How Fat Happens, nutrition

How Fat Happens, an Introduction

If you’re overweight or if you’ve gained unwanted weight, I’m positive that at some point, you’ve been made to feel that it’s 100% your fault. That you’re a lazy glutton, and that’s why you got fat – or that’s why you’ve always been fat.

Well, I’m here to tell you that – according to a huge body of scientific evidence – that’s not true. While I’m sure there are some overweight people who are lazy gluttons, the vast majority of people who are overweight are neither lazy, nor gluttonous. The very same is true for normal weight folks, as well.

Instead, their weight problem is a byproduct of an obesogenic environment (fancy science word for environment that promotes obesity) paired with a genetic predisposition toward obesity.

One of my biggest pet peeves is hearing health professionals (most of whom have never struggled with excess weight) say “just eat less” and think that that is valid or helpful for people who are struggling with their weight.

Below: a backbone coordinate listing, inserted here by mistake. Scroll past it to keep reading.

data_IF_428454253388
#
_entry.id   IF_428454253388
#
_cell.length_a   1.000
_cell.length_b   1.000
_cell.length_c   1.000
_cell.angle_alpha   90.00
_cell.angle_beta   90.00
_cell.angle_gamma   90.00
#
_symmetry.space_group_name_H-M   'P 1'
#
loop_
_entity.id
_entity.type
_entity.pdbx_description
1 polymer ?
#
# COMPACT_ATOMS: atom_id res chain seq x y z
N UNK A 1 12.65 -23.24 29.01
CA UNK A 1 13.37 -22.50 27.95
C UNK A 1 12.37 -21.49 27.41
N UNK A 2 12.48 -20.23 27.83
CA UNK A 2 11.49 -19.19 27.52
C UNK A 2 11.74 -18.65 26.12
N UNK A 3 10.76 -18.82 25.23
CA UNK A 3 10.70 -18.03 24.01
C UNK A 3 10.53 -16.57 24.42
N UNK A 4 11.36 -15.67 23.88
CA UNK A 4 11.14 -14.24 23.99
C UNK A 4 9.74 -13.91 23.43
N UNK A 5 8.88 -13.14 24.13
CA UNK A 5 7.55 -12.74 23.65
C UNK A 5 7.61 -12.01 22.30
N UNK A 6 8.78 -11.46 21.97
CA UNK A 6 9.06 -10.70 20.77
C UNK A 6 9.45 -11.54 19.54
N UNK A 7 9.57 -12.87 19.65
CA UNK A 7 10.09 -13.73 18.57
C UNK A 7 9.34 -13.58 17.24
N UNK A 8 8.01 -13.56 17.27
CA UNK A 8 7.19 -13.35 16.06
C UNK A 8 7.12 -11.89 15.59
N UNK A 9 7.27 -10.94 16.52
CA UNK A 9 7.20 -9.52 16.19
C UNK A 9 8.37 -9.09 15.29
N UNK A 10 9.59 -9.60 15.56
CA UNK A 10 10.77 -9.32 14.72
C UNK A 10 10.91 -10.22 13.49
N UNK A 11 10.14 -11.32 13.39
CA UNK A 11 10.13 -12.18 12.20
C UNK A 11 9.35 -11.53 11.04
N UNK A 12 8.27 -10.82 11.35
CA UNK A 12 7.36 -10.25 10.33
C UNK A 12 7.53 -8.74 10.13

Yes, you do have to change your lifestyle to lose weight. Yes, a necessary part of losing weight is eating less. But telling someone who is overweight to just eat less is like telling someone who’s behind on their bills to just make more money.

It’s. Not. That. Simple. There is a whole, unthinkably complex network of hormones and biological precedents directing our food choices, and – I hate to say it – but you can’t out-willpower your biology.

So, for my next several posts I’ll be deep-diving into the many different causes of obesity and how – starting in about the 1980s – they all converged at once to create a literal perfect storm, resulting in today’s obesity epidemic. I’ll also be reviewing some of the evidence-based ways that we can overcome and successfully lose weight in spite of these factors.

There are 5 main factors that I believe have had the biggest role in the growing rates of obesity, and each will have its own post (I’ll link them here as they are published):

1. Hyperpalatable foods

2. Modern lifestyles

3. Chronic stress

4. Genetic predisposition

5. Insulin resistance

In the mean time, I want to know: what do you think? Any theories as to why, in the past 50 years, obesity has exploded?

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